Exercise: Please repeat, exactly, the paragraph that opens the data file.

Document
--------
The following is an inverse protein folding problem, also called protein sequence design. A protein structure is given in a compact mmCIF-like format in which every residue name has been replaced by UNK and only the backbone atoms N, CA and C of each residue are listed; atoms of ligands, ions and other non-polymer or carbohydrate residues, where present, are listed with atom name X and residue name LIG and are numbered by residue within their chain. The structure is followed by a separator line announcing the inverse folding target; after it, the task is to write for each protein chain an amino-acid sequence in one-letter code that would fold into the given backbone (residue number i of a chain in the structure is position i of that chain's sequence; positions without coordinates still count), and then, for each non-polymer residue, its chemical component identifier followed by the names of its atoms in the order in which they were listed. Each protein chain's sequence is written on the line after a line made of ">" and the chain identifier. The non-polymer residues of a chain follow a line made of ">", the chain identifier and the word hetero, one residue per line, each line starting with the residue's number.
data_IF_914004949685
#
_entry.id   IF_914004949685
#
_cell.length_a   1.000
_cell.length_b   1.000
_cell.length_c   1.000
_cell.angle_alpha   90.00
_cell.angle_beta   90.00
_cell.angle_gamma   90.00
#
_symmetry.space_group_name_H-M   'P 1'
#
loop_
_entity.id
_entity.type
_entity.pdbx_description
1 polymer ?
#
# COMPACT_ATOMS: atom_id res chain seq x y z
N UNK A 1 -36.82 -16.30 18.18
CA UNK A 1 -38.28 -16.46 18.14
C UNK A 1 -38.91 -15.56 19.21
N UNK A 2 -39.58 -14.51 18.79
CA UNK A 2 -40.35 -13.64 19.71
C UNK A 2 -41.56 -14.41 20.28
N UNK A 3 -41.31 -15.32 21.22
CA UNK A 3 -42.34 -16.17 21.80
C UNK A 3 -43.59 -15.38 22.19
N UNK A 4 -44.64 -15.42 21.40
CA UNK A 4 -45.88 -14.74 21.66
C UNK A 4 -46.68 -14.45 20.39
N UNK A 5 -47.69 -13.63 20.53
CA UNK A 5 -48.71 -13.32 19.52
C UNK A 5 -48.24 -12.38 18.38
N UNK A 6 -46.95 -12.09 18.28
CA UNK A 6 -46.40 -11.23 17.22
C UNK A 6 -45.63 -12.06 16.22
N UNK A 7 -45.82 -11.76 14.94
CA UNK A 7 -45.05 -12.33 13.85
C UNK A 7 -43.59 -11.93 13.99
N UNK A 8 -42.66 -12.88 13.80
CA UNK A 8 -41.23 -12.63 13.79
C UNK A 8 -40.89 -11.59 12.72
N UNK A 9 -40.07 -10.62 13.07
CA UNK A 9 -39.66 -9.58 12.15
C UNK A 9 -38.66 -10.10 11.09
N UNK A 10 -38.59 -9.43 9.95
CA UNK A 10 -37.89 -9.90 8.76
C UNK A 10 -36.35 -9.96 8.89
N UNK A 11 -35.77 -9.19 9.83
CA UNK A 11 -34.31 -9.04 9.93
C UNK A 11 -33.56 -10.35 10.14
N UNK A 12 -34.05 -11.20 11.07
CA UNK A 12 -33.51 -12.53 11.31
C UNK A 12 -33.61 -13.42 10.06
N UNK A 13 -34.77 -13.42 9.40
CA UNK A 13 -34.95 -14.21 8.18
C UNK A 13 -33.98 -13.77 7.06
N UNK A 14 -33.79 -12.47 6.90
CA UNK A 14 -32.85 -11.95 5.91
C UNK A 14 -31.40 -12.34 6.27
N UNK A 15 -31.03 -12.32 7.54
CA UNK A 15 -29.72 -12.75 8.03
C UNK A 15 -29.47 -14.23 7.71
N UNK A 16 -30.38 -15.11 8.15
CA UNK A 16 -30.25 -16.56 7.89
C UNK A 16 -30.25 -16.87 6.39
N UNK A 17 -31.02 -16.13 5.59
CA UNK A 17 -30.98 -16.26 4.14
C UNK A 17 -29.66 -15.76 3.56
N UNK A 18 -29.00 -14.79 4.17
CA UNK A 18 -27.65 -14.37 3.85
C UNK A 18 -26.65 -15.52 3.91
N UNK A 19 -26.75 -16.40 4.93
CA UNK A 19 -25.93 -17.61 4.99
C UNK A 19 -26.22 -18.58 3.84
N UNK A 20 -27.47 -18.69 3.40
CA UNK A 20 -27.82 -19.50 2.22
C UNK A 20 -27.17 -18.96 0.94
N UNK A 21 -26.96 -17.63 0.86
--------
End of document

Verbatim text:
The following is an inverse protein folding problem, also called protein sequence design. A protein structure is given in a compact mmCIF-like format in which every residue name has been replaced by UNK and only the backbone atoms N, CA and C of each residue are listed; atoms of ligands, ions and other non-polymer or carbohydrate residues, where present, are listed with atom name X and residue name LIG and are numbered by residue within their chain. The structure is followed by a separator line announcing the inverse folding target; after it, the task is to write for each protein chain an amino-acid sequence in one-letter code that would fold into the given backbone (residue number i of a chain in the structure is position i of that chain's sequence; positions without coordinates still count), and then, for each non-polymer residue, its chemical component identifier followed by the names of its atoms in the order in which they were listed. Each protein chain's sequence is written on the line after a line made of ">" and the chain identifier. The non-polymer residues of a chain follow a line made of ">", the chain identifier and the word hetero, one residue per line, each line starting with the residue's number.